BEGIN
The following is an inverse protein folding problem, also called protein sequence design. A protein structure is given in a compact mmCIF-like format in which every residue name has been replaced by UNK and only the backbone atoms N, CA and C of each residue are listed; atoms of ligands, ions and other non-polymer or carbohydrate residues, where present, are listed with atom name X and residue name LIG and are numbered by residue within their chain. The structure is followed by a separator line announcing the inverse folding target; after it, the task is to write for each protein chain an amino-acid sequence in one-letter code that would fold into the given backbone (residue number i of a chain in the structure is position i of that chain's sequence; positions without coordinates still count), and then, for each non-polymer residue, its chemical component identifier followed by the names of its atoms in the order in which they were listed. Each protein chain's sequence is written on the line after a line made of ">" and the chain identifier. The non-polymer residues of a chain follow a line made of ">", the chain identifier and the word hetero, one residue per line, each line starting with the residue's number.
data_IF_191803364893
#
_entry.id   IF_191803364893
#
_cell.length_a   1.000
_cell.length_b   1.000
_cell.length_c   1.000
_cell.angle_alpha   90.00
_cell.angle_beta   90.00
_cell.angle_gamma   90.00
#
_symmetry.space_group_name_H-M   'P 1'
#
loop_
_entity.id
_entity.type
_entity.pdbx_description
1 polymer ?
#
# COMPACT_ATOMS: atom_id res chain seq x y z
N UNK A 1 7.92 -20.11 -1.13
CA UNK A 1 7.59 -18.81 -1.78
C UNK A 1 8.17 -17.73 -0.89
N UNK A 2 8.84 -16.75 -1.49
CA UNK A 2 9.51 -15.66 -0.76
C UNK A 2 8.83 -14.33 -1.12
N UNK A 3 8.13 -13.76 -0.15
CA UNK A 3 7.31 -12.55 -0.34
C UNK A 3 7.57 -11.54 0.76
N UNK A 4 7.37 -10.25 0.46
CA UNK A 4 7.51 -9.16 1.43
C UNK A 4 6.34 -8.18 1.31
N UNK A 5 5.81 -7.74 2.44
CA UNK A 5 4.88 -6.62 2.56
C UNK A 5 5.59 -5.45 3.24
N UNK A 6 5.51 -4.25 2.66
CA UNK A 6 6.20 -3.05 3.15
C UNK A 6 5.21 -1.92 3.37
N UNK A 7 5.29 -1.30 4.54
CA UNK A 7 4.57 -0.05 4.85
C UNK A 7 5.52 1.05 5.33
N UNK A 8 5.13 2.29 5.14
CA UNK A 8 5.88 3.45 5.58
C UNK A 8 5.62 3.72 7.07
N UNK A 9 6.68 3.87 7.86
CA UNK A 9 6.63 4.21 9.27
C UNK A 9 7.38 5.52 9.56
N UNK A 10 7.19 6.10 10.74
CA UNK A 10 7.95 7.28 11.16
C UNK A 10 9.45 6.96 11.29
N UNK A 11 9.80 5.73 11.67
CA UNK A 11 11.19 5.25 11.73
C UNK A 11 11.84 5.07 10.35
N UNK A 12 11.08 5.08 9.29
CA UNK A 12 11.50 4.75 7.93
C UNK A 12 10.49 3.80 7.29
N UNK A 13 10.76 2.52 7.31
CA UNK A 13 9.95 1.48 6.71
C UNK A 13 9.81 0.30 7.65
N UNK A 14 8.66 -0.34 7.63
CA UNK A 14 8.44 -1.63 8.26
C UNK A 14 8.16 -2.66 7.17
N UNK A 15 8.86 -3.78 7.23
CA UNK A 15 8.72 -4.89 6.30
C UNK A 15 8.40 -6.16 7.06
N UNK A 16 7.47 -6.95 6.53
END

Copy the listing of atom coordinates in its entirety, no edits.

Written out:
The following is an inverse protein folding problem, also called protein sequence design. A protein structure is given in a compact mmCIF-like format in which every residue name has been replaced by UNK and only the backbone atoms N, CA and C of each residue are listed; atoms of ligands, ions and other non-polymer or carbohydrate residues, where present, are listed with atom name X and residue name LIG and are numbered by residue within their chain. The structure is followed by a separator line announcing the inverse folding target; after it, the task is to write for each protein chain an amino-acid sequence in one-letter code that would fold into the given backbone (residue number i of a chain in the structure is position i of that chain's sequence; positions without coordinates still count), and then, for each non-polymer residue, its chemical component identifier followed by the names of its atoms in the order in which they were listed. Each protein chain's sequence is written on the line after a line made of ">" and the chain identifier. The non-polymer residues of a chain follow a line made of ">", the chain identifier and the word hetero, one residue per line, each line starting with the residue's number.
data_IF_191803364893
#
_entry.id   IF_191803364893
#
_cell.length_a   1.000
_cell.length_b   1.000
_cell.length_c   1.000
_cell.angle_alpha   90.00
_cell.angle_beta   90.00
_cell.angle_gamma   90.00
#
_symmetry.space_group_name_H-M   'P 1'
#
loop_
_entity.id
_entity.type
_entity.pdbx_description
1 polymer ?
#
# COMPACT_ATOMS: atom_id res chain seq x y z
N UNK A 1 7.92 -20.11 -1.13
CA UNK A 1 7.59 -18.81 -1.78
C UNK A 1 8.17 -17.73 -0.89
N UNK A 2 8.84 -16.75 -1.49
CA UNK A 2 9.51 -15.66 -0.76
C UNK A 2 8.83 -14.33 -1.12
N UNK A 3 8.13 -13.76 -0.15
CA UNK A 3 7.31 -12.55 -0.34
C UNK A 3 7.57 -11.54 0.76
N UNK A 4 7.37 -10.25 0.46
CA UNK A 4 7.51 -9.16 1.43
C UNK A 4 6.34 -8.18 1.31
N UNK A 5 5.81 -7.74 2.44
CA UNK A 5 4.88 -6.62 2.56
C UNK A 5 5.59 -5.45 3.24
N UNK A 6 5.51 -4.25 2.66
CA UNK A 6 6.20 -3.05 3.15
C UNK A 6 5.21 -1.92 3.37
N UNK A 7 5.29 -1.30 4.54
CA UNK A 7 4.57 -0.05 4.85
C UNK A 7 5.52 1.05 5.33
N UNK A 8 5.13 2.29 5.14
CA UNK A 8 5.88 3.45 5.58
C UNK A 8 5.62 3.72 7.07
N UNK A 9 6.68 3.87 7.86
CA UNK A 9 6.63 4.21 9.27
C UNK A 9 7.38 5.52 9.56
N UNK A 10 7.19 6.10 10.74
CA UNK A 10 7.95 7.28 11.16
C UNK A 10 9.45 6.96 11.29
N UNK A 11 9.80 5.73 11.67
CA UNK A 11 11.19 5.25 11.73
C UNK A 11 11.84 5.07 10.35
N UNK A 12 11.08 5.08 9.29
CA UNK A 12 11.50 4.75 7.93
C UNK A 12 10.49 3.80 7.29
N UNK A 13 10.76 2.52 7.31
CA UNK A 13 9.95 1.48 6.71
C UNK A 13 9.81 0.30 7.65
N UNK A 14 8.66 -0.34 7.63
CA UNK A 14 8.44 -1.63 8.26
C UNK A 14 8.16 -2.66 7.17
N UNK A 15 8.86 -3.78 7.23
CA UNK A 15 8.72 -4.89 6.30
C UNK A 15 8.40 -6.16 7.06
N UNK A 16 7.47 -6.95 6.53